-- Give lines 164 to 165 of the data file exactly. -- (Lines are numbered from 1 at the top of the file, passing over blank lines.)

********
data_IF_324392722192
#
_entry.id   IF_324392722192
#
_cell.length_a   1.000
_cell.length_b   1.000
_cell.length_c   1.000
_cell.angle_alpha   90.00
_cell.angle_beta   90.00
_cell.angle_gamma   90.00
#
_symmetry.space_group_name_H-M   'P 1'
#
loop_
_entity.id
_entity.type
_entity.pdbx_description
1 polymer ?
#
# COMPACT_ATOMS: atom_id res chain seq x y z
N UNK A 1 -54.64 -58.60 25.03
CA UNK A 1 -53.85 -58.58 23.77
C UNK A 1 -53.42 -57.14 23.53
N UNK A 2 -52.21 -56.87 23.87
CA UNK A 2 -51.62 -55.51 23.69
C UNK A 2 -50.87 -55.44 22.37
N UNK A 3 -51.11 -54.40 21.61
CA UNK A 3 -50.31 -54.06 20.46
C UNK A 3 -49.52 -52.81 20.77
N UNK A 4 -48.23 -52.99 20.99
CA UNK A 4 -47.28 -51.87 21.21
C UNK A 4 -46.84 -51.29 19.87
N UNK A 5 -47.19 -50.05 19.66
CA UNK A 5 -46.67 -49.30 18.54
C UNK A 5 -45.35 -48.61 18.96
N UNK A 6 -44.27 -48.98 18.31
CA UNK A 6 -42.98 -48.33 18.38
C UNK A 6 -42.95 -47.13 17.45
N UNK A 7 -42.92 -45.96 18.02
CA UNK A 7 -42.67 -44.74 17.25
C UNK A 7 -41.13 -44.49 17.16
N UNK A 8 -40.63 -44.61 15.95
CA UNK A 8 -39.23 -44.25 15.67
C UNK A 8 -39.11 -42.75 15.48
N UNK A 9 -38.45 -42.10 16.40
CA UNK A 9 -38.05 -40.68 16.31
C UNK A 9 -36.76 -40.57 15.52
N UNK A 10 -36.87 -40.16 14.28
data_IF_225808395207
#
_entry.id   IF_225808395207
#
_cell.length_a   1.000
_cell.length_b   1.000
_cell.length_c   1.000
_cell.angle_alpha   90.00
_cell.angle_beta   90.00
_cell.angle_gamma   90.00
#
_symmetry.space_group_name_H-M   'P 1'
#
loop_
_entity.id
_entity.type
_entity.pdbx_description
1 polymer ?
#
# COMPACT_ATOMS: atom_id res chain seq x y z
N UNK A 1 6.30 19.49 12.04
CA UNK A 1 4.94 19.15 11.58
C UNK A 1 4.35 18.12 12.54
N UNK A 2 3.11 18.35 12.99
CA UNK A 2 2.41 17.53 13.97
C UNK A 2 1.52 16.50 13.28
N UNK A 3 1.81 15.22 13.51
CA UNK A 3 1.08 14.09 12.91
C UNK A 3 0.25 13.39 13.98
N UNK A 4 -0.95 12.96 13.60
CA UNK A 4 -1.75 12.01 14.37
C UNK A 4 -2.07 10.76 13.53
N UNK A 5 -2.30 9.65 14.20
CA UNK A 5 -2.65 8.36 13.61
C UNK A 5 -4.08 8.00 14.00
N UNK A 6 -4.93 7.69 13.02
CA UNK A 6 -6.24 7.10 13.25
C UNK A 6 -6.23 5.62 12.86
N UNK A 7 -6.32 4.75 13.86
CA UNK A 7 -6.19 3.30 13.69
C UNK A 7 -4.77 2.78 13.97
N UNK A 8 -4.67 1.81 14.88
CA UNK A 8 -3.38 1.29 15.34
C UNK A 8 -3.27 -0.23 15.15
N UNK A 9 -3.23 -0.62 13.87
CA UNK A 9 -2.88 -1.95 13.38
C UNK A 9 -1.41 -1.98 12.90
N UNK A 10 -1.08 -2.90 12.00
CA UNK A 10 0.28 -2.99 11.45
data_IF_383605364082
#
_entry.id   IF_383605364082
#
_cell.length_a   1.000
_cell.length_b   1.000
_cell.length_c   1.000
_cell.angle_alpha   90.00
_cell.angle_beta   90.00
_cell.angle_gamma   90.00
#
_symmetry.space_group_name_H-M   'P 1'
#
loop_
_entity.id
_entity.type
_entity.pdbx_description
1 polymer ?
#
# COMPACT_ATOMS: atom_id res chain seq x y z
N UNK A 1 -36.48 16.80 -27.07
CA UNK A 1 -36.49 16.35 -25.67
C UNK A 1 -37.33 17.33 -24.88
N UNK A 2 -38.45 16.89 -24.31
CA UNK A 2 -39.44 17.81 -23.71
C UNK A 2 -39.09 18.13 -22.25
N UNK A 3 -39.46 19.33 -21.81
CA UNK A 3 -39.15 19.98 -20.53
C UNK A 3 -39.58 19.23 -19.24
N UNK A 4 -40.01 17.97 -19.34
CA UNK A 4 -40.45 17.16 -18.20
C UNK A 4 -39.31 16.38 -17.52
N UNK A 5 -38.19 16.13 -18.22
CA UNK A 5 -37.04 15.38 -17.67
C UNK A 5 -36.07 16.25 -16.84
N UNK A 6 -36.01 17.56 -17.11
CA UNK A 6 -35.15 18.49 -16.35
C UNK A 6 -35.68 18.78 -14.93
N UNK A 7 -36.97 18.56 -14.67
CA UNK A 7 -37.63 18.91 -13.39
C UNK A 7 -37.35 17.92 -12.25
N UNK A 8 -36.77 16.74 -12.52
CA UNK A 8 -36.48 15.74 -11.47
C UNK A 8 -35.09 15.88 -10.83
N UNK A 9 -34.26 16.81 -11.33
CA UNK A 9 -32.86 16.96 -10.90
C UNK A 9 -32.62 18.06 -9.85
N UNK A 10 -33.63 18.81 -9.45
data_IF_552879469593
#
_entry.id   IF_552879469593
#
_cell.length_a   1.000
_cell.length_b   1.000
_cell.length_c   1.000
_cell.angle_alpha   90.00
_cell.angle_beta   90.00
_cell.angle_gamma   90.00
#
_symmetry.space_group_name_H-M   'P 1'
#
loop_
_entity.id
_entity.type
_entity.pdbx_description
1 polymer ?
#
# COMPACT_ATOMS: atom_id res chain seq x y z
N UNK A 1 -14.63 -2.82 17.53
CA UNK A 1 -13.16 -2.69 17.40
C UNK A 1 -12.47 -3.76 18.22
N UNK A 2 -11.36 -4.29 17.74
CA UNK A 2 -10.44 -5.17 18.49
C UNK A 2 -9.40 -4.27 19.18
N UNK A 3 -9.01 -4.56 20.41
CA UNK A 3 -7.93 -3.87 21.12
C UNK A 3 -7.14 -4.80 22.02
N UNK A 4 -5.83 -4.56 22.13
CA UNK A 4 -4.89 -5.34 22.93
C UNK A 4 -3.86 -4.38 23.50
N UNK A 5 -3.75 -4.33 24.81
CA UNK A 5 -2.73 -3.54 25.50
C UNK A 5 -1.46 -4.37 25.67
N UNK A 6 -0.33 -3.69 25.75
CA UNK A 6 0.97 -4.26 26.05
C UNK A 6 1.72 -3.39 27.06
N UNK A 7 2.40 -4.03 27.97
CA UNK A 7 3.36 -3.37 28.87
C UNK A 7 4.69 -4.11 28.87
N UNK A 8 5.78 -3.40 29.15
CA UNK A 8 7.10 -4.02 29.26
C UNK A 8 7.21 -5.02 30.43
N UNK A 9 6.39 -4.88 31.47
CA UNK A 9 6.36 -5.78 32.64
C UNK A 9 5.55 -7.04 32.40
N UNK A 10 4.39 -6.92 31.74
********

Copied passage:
#
# COMPACT_ATOMS: atom_id res chain seq x y z